Bonum Certa Men Certa

Microsoft Only Gave 14,010 Lines of Code

Source code



Summary: 14,010 lines of actual Linux code, not 20,000 as Microsoft claimed

Microsoft has claimed that its self-serving loadable module for Linux [1, 2, 3, 4, 5, 6, 7], which only advances Microsoft's interests by polluting the kernel with Microsoft APIs, comprises 20,000 lines of code. Not quite the case, alleges Slated, who has taken a look at the code. Last night he wrote about this patch (managed by a Novell employee by the way):



For those who might want to keep an eye on what the Vole is injecting into the software we use:

http://www.kernel.org/pub/linux/kernel/people/gregkh/gregkh..

The consolidated patch is here:

http://www.kernel.org/pub/linux/kernel/people/gregkh...

This is essentially what it adds:

. Microsoft Hyper-V client drivers . Microsoft Hyper-V virtual storage driver . Microsoft Hyper-V virtual block driver . Microsoft Hyper-V virtual network driver

The kernel config options are listed as:

. CONFIG_HYPERV . CONFIG_HYPERV_STORAGE . CONFIG_HYPERV_BLOCK . CONFIG_HYPERV_NET

Here's the license:

Copyright (c) 2009, Microsoft Corporation.

This program is free software; you can redistribute it and/or modify it under the terms and conditions of the GNU General Public License, version 2, as published by the Free Software Foundation.

This program is distributed in the hope it will be useful, but WITHOUT ANY WARRANTY; without even the implied warranty of MERCHANTABILITY or FITNESS FOR A PARTICULAR PURPOSE. See the GNU General Public License for more details.

You should have received a copy of the GNU General Public License along with this program; if not, write to the Free Software Foundation, Inc., 59 Temple Place - Suite 330, Boston, MA 02111-1307 USA.

Authors: Hank Janssen <hjanssen[at]microsoft.com> ######



Oh and BTW, after removing all the non-Microsoft copyrighted code from the above consolidated patch, all the diff declaration headers, and all the empty lines, the number of lines remaining (i.e. the actual code Microsoft generously "contributed") is 14,010, which is a good six thousand lines short of Microsoft's claim.

That's OK though ... it's six thousand fewer lines for me to remove.


Microsoft contributes nothing to Linux, except lawsuits for the most part. Microsoft funded SCO's lawsuit against Linux (more than once) and right now Microsoft is suing companies for using Linux (also more than once). People who do not yet know all of this ought to wake up and get the facts. Microsoft is always attacking Linux and the code mentioned above is no contribution. If Oracle writes a new file system for Linux (btrfs as the example in mind), then that file system is valuable also to IBM, to H-P and even to us home users. It really enriches Linux. Microsoft's patch, on the other hand, is helping nothing but Windows, turning GNU/Linux servers into just a virtual appliance running under Windows.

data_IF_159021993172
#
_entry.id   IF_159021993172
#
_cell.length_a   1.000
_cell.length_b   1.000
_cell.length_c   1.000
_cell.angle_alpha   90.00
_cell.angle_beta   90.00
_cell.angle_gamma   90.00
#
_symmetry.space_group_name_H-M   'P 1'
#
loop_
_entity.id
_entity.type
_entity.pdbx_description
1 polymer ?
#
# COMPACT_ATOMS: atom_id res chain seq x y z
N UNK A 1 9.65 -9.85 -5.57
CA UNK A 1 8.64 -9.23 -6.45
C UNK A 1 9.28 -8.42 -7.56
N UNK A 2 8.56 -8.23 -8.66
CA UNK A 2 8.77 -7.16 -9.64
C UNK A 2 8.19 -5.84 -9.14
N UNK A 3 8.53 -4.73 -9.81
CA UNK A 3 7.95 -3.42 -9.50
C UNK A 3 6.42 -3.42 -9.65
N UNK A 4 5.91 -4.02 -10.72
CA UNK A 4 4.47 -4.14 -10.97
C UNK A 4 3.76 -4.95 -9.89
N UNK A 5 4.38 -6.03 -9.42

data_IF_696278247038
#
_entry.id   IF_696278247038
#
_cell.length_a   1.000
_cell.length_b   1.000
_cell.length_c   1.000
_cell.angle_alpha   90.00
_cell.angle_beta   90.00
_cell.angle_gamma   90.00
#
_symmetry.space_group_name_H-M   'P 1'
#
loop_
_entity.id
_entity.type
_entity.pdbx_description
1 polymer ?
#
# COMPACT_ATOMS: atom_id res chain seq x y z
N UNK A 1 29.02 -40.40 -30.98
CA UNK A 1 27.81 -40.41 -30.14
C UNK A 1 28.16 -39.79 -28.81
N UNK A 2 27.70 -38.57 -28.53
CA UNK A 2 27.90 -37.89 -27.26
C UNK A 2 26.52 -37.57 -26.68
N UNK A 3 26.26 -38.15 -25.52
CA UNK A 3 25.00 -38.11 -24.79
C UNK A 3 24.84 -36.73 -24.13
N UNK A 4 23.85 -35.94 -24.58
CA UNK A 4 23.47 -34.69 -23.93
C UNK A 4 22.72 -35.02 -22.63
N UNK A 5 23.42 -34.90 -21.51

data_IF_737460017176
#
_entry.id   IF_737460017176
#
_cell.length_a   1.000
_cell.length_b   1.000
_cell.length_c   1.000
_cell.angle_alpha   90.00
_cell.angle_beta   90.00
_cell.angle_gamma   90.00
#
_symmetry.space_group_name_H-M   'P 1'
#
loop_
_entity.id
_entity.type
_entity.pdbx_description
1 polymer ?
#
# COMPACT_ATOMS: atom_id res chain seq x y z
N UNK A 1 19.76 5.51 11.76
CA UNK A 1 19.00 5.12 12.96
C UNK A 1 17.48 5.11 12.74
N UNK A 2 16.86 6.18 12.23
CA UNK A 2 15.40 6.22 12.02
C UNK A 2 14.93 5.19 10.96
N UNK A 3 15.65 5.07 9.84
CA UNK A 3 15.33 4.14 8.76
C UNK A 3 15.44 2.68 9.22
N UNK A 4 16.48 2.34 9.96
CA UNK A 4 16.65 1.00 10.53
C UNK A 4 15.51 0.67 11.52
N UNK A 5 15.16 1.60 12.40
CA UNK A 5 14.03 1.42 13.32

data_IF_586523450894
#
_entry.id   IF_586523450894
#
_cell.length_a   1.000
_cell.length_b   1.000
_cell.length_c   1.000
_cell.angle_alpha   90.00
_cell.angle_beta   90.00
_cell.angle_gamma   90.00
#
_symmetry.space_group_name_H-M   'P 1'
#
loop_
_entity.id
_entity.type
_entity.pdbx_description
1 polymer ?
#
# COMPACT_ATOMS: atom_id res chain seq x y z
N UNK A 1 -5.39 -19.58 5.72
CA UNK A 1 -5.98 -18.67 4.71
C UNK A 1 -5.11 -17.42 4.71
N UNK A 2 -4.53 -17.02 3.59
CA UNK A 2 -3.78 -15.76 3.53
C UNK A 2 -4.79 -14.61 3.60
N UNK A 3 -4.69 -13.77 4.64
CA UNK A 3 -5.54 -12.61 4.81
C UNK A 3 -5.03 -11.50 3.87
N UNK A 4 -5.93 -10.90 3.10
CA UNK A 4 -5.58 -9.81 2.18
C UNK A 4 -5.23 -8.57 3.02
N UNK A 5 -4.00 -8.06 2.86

“Microsoft funded SCO's lawsuit against Linux (more than once) and right now Microsoft is suing companies for using Linux (also more than once).”Whenever Microsoft claims that it "contributes" to Linux, remember that its long-standing CEO, Steve Ballmer, said: "Linux is a cancer that attaches itself in an intellectual property sense to everything it touches."

Ballmer never retracted that statement and under his leadership Microsoft has also paid SCO, as confirmed in the courtroom under oath. For background about the past month's SCO developments (a little from June too), see:



More bizarre twists in the SCO case have only led to the point where, according to Pamela Jones, SCO is nearly finished for good.

So those are the various possibilities I see. Do you see any good ones, if you are SCO management? I don't see even one. If we are marking on a curve, SCO's suggestion in its letter is the least toxic, but none of the possibilities now are really ideal from SCO's point of view, and how realistic do you think it is as a suggestion at this late date, considering all that came out in discovery and at the hearing?

I think this may be the very first time in the entire SCO saga where SCO seems to have no really good options on the table that I can see.

And that's probably why after the hearing on the 27th, I was overwhelmed by the incandescent realization that we had just turned a real corner, one that changes everything, and that we're in end-game territory, at last.


Microsoft may have moved on from SCO. Now it has Novell at its disposal -- the company which is the real owner of UNIX. SCO -- like Microsoft and Novell -- also used to contribute to Linux before chaos began.

"Pamela Jones [...] has told Infoworld that Microsoft will be the next SCO Group"

--Heise



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